Health experts noted that the move is a reference to Shenzhen as the city returned to normalcy after it sealed off communities, suspended public transportation and closed businesses for seven days. The "Shanghai, Shenzhen methods," which both take a relatively shorter time to achieve the goal of mass testing and dynamic zero cases, can be viewed as a trial for future policies, experts noted. 

Lu Hongzhou, head of the Third People's Hospital of Shenzhen, told the Global Times on Sunday that it is a timely measure for Shanghai, as the virus has spread widely within the city, which will have a greater impact on the city's economy if it goes on like this for a long time. 

Jin Dongyan, a biomedical professor at the University of Hong Kong, told the Global Times on Sunday that the reasons why Shanghai shifted the anti-epidemic method to mass testing in two stages are because rounds of tests may prove the city has many more potential infections that have yet to be screened out, and antigen self-testing is not sensitive enough to screen out positive infections. 

Conducting citywide nucleic acid testing and separating the city into two halves with the Huangpu River as a boundary is a good way to keep Shanghai from completely shutting down, said Lu. 

Rather than placing all residential communities under closed management, suspending public transportation and closing stores and businesses all at once, the "Shanghai method" will have a relatively smaller impact on the running of the city when half of the city keeps up work, while the other half is paused for testing, Lu said.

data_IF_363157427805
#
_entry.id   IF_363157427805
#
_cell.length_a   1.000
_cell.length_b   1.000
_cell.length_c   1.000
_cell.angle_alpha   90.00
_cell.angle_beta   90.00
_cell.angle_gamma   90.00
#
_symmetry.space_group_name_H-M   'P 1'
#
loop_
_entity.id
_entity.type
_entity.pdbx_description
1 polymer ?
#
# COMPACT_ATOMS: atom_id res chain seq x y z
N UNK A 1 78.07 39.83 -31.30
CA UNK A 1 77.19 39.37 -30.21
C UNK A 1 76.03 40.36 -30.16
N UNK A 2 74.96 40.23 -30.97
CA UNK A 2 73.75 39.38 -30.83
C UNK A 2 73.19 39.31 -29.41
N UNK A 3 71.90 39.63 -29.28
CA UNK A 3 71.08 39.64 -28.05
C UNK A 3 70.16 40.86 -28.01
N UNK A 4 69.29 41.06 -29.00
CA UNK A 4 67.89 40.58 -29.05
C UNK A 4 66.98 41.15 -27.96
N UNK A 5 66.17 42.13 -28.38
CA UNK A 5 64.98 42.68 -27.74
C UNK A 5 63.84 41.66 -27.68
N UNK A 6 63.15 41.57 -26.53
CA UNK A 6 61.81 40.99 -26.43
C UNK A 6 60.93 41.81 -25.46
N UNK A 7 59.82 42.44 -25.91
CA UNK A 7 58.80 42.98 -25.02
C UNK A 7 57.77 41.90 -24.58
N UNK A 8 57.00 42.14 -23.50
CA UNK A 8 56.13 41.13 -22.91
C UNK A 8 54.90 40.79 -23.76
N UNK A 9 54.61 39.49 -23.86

The Shanghai method is similar to that of Shenzhen's solution in terms of sealing-off periods and striking a better balance between epidemic prevention and economic development, Jin said. 

Jin believed this could be a preferred reference for future epidemic-stricken cities to stop large-scale outbreaks.

Jin noted that problems also still exist in Shanghai's battle against Omicron, such as frequent restrictions of hospitals cause inconvenience for other patients. "Let's see if Shanghai is going to withstand this wave of epidemic," he said.  

Shenzhen announced on Sunday evening that over the next nine days, from Monday till April 5, the entire city will resume normal lives and production while urging key areas to continue strictly following epidemic prevention and control measures.

As one of the first Chinese cities to step out of the fresh wave of a domestic COVID-19 outbreak, Shenzhen's practice of unwaveringly sticking to the dynamic zero-COVID policy and striking a right balance between epidemic control and economy in the battle against Omicron has not only injected strong confidence in the nation's Omicron battle, but was also a powerful response to some Western media's smears and doubts of China's COVID-19 strategy which they believe was under great threat due to the fast spread of the variant.